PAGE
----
The moral importance of medical privacy is mirrored in the data protection and security policies that local and national governments worldwide have established. Few countries outright ban the use of genetic data while others have minimal laws on them. In India, The DNA Technology (Use and Application) Regulation Bill was introduced in Lok Sabha in 2019. The bill provides for the regulation of the use of DNA technology for establishing the identity of persons. While it provides for a National DNA Bank for offenses under the Indian Penal Code 1860, and other missing cases, it also specifies penalties for disclosure of DNA information and using DNA samples without authorization. (PRS Legislative Research) It is a step towards using technology for solving crime cases efficiently. However, the opposition raises a valid point on privacy, stating- “to ensure privacy is not violated wantonly and egregiously. More safeguards should certainly be considered as we gain further experience with the use of technology,”. Without ensuring personal data protection, the possibility of misuse of these databases could cause potential harm.

When we talk of confidentiality in healthcare, especially in the use of genomic data, protecting one’s information in today’s big data world is a huge problem. Therefore, in conclusion, we can say that we do not and cannot have control over the information we shed mindlessly. While taking DNA tests, one should communicate with the organization about the level of privacy they’d prefer because these tests can reveal some hidden secrets about life that they may feel embarrassed about. While taking medical tests, we must be aware of how our data could be used without our knowledge. Once our genetic information gets public, it might stay that way forever. One should be aware of the consequences of their decision and then act accordingly. This collecting and handling of genetic information without a person’s knowledge raises serious bioethical and privacy concerns. It makes us question if our genetic data is even ours. Do we have complete autonomy over our personal information? Are we even all by ourselves? Or the scary one- Are we being tracked all the time?


Slowther, A., & Kleinman, I. (2008). Confidentiality. In P. Singer & A. Viens (Eds.), The Cambridge Textbook of Bioethics (pp. 43-48). Cambridge: Cambridge University Press. doi:10.1017/CBO9780511545566.008

The DNA Technology (Use and Application) Regulation Bill, 2019. (2019, July 8). The DNA Technology (Use and Application) Regulation Bill, 2019.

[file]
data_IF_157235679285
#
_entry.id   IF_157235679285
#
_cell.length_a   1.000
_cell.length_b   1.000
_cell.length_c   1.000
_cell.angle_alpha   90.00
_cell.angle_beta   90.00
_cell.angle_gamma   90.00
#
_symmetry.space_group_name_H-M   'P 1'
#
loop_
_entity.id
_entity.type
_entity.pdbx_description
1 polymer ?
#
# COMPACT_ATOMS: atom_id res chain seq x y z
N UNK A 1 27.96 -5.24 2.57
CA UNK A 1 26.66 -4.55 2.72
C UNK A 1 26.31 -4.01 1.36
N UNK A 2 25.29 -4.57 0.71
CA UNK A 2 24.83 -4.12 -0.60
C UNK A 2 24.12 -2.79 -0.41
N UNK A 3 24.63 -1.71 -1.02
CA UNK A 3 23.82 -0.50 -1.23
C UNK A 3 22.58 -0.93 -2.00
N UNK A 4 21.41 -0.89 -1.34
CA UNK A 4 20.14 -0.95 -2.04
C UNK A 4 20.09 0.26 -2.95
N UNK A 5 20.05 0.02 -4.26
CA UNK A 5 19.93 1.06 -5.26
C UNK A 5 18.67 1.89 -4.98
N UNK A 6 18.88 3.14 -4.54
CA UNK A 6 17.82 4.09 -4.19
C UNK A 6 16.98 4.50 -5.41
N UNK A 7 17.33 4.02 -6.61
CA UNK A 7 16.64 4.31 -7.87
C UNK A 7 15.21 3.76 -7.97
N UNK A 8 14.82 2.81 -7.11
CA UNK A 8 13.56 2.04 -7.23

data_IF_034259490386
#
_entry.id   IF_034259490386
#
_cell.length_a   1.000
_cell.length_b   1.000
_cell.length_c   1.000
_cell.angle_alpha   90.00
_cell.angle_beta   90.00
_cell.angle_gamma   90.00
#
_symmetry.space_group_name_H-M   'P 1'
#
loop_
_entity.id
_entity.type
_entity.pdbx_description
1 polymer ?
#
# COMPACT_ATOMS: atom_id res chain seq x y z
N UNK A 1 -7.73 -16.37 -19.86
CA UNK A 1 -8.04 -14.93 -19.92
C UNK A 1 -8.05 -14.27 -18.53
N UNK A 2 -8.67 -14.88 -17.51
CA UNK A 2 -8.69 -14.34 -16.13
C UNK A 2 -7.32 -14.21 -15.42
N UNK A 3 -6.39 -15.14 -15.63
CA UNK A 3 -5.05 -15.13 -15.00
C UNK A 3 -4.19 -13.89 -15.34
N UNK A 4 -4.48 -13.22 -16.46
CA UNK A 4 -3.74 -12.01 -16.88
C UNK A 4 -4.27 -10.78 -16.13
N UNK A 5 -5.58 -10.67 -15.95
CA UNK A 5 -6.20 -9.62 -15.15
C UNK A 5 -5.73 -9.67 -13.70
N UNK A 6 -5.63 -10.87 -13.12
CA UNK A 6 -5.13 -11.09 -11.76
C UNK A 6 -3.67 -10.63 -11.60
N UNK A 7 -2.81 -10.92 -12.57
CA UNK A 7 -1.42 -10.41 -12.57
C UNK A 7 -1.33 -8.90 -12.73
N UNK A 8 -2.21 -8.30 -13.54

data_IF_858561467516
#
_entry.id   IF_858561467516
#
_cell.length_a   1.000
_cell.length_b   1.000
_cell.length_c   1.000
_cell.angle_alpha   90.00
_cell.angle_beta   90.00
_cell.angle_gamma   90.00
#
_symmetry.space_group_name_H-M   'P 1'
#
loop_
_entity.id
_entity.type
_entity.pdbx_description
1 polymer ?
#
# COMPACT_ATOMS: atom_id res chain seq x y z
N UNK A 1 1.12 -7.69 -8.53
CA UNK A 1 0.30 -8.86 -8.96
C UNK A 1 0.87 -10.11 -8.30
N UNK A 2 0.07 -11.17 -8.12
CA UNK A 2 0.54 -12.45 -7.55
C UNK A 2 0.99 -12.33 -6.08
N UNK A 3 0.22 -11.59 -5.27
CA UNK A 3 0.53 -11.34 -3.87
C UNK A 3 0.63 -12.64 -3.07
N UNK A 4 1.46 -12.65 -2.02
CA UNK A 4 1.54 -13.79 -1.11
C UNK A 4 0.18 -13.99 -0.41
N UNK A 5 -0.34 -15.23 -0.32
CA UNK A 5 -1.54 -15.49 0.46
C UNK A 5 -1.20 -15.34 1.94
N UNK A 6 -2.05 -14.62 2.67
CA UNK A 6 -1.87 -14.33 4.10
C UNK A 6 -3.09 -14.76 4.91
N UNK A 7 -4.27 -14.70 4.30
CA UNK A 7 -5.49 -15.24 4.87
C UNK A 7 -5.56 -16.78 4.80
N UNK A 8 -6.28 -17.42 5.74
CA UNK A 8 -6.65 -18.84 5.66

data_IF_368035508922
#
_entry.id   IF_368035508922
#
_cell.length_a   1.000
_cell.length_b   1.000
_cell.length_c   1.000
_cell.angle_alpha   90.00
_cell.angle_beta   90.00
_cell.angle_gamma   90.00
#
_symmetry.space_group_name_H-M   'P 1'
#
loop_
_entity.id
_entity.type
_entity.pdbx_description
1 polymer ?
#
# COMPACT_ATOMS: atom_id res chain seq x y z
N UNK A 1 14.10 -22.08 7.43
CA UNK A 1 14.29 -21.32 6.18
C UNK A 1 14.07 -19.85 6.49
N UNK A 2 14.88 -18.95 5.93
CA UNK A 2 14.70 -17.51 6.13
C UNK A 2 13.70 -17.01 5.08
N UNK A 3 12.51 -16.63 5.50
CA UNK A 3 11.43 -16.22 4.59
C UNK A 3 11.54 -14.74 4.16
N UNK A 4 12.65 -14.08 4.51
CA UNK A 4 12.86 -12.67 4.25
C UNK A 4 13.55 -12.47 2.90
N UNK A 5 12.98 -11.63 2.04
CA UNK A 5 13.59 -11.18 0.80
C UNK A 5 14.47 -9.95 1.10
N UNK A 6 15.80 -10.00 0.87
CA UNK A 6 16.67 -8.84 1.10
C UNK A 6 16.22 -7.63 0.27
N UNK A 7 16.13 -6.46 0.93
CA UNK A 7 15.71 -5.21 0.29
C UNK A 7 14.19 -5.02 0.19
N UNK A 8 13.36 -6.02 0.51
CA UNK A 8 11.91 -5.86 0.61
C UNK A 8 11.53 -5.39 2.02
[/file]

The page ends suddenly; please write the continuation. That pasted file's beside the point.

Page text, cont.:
India’s DNA data law could harm minorities, hurt privacy: Experts. (2021, July 23). India’s DNA Data Law Could Harm Minorities, Hurt Privacy: Experts | Privacy News | Al Jazeera.

Genetic Privacy In India And Its Present Status. (n.d.). Genetic Privacy in India and Its Present Status.

Strand, N. K. (2016, March 1). Shedding Privacy Along with our Genetic Material: What Constitutes Adequate Legal Protection against Surreptitious Genetic Testing? Journal of Ethics | American Medical Association.

Spring 2019 Journal: Abuse of Our Genetic Data Is the Next Privacy Scandal - Berkeley Public Policy Journal. (2019, February 28). Berkeley Public Policy Journal

Privacy and Medicine. (n.d.). Privacy and Medicine (Stanford Encyclopedia of Philosophy).

The World Wide Genome: Genetic Privacy in the Age of Big Data. (2022, February 11). Science & Diplomacy.

Medicine (US) Committee on Assessing Genetic Risks, I. O., Andrews, L. B., Fullarton, J. E., Holtzman, N. A., & Motulsky, A. G. (1994, January 1). Social, Legal, and Ethical Implications of Genetic Testing - Assessing Genetic Risks - NCBI Bookshelf. Social, Legal, and Ethical Implications of Genetic Testing - Assessing Genetic Risks - NCBI Bookshelf.


Sanskriti Singh is an undergraduate student pursuing her honours degree in Philosophy from Indraprastha College for Women, University of Delhi. She loves starting her day with a cup of coffee and singing her heart out. She is a social impact enthusiast and is working for students from marginalized societies by leading Project Divit. Reading and contemplating philosophical works with their relevance in today’s world is what interests her!